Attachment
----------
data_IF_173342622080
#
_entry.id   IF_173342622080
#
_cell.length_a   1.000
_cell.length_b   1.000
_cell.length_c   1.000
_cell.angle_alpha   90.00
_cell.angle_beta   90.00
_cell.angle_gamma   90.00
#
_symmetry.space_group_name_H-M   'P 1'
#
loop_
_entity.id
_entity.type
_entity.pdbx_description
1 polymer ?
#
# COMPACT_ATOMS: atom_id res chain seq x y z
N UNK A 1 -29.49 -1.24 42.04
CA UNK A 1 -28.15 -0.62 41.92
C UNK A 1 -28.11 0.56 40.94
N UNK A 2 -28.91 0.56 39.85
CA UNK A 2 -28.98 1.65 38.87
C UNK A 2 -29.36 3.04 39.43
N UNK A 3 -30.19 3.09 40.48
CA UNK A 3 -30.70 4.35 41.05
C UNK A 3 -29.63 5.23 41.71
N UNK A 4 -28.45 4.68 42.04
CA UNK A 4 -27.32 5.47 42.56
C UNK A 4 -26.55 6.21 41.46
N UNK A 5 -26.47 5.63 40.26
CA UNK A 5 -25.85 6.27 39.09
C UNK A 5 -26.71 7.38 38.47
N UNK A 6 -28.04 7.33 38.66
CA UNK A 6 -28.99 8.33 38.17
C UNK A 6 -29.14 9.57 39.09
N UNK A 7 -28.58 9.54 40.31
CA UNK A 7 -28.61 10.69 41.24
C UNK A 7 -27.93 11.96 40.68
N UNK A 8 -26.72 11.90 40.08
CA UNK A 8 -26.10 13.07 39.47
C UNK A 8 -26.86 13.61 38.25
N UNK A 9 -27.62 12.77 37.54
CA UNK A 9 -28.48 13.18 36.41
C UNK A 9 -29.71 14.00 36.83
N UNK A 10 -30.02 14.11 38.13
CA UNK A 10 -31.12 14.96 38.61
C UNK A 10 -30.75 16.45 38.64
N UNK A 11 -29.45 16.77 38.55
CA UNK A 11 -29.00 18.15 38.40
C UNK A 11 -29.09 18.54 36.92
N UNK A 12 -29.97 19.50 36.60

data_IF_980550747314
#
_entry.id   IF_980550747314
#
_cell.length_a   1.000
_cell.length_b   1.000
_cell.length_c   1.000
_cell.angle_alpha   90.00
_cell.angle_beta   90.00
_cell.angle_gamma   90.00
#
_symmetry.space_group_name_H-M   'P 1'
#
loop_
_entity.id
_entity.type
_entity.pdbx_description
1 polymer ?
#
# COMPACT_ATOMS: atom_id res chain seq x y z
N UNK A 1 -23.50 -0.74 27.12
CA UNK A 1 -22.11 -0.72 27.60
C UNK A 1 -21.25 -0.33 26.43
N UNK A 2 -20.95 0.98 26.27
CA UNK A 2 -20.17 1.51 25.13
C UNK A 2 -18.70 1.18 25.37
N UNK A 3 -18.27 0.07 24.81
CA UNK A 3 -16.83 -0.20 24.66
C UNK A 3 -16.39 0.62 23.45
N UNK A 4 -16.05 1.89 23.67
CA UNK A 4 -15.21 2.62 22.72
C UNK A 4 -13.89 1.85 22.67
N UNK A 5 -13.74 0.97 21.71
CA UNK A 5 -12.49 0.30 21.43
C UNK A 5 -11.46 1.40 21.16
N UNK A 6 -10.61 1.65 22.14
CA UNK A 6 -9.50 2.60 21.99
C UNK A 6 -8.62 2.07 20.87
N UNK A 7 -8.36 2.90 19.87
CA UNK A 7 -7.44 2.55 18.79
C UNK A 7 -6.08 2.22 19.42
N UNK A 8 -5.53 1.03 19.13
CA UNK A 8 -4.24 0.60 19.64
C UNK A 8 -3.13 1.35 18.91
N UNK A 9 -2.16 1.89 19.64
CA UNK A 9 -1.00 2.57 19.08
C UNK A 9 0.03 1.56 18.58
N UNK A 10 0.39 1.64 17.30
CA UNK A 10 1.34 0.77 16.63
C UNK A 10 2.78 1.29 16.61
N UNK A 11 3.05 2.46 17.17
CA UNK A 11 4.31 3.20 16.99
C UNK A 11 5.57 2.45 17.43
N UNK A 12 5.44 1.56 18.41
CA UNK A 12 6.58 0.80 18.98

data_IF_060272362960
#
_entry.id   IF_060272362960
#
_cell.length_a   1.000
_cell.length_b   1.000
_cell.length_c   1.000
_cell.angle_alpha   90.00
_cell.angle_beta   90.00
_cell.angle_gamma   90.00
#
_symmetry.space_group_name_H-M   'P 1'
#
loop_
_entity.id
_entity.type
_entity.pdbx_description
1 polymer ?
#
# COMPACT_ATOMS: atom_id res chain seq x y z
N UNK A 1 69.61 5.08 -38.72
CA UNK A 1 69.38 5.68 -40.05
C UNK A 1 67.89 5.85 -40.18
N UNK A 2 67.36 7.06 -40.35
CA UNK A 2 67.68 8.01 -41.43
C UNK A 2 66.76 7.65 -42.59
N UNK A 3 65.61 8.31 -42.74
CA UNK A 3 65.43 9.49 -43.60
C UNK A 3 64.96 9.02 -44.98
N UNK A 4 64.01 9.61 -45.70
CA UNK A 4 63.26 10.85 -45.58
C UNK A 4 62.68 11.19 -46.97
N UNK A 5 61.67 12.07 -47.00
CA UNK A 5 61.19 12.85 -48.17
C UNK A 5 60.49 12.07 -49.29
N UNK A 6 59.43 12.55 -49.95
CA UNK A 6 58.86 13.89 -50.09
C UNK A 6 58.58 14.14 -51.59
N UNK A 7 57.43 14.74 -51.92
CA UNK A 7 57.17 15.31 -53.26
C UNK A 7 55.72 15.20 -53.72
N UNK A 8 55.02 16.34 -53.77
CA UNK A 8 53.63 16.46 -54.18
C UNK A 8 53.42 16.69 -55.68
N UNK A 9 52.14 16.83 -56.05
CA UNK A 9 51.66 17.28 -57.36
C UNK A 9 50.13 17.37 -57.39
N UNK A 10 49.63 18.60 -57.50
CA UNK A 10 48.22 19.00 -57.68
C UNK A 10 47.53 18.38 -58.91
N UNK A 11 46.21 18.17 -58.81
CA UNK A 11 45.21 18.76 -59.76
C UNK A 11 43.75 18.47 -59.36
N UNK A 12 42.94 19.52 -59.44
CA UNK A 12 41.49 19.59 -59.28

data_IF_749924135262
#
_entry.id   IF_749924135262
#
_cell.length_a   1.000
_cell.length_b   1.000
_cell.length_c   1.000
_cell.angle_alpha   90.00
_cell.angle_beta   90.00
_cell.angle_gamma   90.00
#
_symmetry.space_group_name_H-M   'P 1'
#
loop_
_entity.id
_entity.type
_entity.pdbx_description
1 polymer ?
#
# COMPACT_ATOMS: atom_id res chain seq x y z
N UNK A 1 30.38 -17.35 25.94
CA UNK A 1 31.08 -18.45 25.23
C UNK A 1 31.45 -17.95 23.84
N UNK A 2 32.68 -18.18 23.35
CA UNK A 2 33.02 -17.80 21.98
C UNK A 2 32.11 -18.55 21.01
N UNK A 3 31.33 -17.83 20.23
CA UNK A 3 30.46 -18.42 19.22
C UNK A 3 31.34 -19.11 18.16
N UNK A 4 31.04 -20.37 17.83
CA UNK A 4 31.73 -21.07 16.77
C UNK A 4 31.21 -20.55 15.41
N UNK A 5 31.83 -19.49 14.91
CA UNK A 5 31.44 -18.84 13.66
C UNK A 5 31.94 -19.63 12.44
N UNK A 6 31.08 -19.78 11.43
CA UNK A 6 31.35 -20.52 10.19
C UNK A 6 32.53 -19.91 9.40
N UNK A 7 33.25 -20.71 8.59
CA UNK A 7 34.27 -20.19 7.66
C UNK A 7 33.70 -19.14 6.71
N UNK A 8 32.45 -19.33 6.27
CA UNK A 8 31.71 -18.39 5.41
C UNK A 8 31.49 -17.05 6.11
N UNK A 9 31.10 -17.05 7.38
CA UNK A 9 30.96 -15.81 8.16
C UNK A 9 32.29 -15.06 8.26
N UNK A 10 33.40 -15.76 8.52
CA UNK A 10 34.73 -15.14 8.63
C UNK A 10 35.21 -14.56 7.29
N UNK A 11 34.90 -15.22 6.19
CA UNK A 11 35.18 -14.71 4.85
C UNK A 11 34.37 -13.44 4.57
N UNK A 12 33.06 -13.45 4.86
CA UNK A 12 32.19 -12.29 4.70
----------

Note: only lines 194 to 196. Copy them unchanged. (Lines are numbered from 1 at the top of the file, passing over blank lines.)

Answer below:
N UNK A 4 31.04 -20.37 17.83
CA UNK A 4 31.73 -21.07 16.77
C UNK A 4 31.21 -20.55 15.41